Reader Surveys: The Language Industry’s Favorite Social Network
On all social media platforms, including LinkedIn, facts share real estate with advertising disguised as information, opinions, ideology, doctrine, and some lies. Yet when it comes to language industry news, Slator readers place overall trust in their professional network peers as trusted sources of information — at least based on our latest poll, where an overwhelming 67% chose LinkedIn over other platforms.
No one would question the fact that open access on LinkedIn (“The Professional Community”, as its banner puts it) has led to strong collectives around localization, translation, interpretation, language teaching, etc. However, this access also left the door ajar for bad actors. Slator reported one such case involving fake interpreters in September 2021.
Fast forward a year and, this very week, the The US government is scrutinizing social media again on its many vulnerabilities. And Slator readers are much less likely to search for information outside of LinkedIn. Twitter only got 10.9% of the vote. YouTube was a little behind at 9.1%. All other platforms are marginally used as credible news sources and received a combined total of 12.7% of votes.
Internet democracy or omnichannel omnipresence?
It’s exciting to count independent linguists among the influencers – with real jobs, mind you – like Adrian Probst and Jan Rausch. The beauty of having a presence as a freelancer on any platform, be it your own Twitter, LinkedIn or YouTube channel, is the opportunity to pass on valuable insights as you build your own brand. Or you might as well be on all channels. All the time.
Slator readers were split on the importance of having a strong online presence as a freelancer or boutique agency. It is not as essential for 32.4%, as it is very important for 39.2%. After all, to have “a strong online presence” you will still need to create real content, not just an online resume – which most have.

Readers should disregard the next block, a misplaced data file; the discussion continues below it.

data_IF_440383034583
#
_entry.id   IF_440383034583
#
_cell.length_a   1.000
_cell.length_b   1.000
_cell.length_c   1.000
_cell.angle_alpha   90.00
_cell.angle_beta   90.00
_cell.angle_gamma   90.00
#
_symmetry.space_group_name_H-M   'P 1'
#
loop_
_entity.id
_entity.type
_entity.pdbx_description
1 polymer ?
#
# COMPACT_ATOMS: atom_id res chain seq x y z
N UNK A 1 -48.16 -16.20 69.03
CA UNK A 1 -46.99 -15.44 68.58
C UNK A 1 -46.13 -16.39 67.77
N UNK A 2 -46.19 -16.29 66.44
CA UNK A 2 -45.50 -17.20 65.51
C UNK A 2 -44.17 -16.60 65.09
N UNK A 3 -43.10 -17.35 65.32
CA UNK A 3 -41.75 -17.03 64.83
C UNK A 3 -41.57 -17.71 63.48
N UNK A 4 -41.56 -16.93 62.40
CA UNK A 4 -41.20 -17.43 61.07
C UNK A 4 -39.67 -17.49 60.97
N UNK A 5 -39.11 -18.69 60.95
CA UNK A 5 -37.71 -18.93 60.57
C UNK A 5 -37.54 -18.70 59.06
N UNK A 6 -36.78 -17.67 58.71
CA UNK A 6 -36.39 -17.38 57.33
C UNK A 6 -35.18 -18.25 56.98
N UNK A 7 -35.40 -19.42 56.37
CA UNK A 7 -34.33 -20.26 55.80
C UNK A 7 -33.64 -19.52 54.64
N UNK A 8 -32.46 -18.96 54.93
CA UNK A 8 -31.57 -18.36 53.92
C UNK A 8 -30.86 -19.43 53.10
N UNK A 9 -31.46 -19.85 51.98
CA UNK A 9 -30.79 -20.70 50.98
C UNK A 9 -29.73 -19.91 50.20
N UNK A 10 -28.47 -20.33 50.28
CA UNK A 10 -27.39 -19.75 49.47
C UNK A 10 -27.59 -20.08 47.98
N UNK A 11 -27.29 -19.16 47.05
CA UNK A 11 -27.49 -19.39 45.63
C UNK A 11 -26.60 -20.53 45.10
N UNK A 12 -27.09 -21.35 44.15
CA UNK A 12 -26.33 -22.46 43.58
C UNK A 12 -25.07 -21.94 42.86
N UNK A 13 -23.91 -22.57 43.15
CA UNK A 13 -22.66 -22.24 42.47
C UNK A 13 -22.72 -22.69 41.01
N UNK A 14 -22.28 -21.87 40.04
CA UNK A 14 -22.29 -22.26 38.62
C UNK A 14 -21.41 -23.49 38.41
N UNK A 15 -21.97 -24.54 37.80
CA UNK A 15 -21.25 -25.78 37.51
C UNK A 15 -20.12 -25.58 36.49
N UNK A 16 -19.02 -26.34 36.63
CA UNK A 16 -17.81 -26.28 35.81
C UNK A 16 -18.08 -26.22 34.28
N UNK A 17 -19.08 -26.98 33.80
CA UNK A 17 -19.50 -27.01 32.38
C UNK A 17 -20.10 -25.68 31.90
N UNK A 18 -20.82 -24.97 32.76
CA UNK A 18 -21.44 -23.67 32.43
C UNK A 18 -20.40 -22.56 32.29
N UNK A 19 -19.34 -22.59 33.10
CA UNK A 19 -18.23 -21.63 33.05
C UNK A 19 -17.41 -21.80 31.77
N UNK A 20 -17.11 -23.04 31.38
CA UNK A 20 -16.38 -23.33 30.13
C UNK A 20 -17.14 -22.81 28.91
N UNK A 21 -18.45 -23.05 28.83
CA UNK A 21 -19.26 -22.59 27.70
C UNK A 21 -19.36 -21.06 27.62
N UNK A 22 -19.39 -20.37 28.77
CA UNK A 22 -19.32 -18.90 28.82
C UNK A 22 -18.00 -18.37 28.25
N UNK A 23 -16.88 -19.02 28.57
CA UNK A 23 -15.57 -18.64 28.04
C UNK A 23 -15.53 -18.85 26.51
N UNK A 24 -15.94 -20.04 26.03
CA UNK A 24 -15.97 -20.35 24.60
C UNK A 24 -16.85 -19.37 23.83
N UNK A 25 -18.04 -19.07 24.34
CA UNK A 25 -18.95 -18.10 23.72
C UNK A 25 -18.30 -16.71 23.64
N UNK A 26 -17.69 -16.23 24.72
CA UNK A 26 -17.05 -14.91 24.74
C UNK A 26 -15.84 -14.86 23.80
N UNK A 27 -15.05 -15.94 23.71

Perhaps the split here is also due to the fact that no boutique agency would be without an online presence. It would simply become invisible. Freelancers, on the other hand, can still be visible even if their profile only appears in professional directories or on LinkedIn.
Who will join the Sustainable Growth Club?
As Slator reported in August 2022, more LSPs than ever before made the latest Inc. 5000 list. The industry is diversifying. Companies are merging and transforming, adopting new technologies and ways of working across all verticals. All of this is propelling growth and investors are taking notice.
We asked readers to venture a forecast of the trend in LSP numbers over the next five years, and voters were split into three opinions. The majority, 37.2%, voted with optimism that the number will increase. The rest were evenly split at 31.4% each between things staying the same and numbers falling.
In-depth trend analysis may or may not mimic our readers’ view (see you five years from now!), but the 2021 M&A and financing numbers show optimism and opportunity. This is especially true for small and medium private enterprises.
Promoting access to essential languages in health care
Linguistic access to health care is first and foremost a legal issue. This is clear, at least, in the letter of the law in countries whose governments have enacted anti-discrimination legislation (eg Australia, Canada, the United States and Sweden).
Second, it is a question of research. Numerous studies have demonstrated that language access improves health care outcomes (eg, Mass General Brigham study, Otolaryngology Outpatient Clinic study); and how its absence worsens these results.
In practice, language access in health care is a work in progress, so we wanted to know what readers think of their government’s performance. We asked them if they thought their government was doing enough, and the answer that garnered the most votes was “No, not at all,” at 59.5%.
Only a small minority, 5.4%, think their government is definitely doing enough. Yet faith in the system is not completely absent. The answer “Yes, but there is room for improvement” obtained 35.1% of the votes.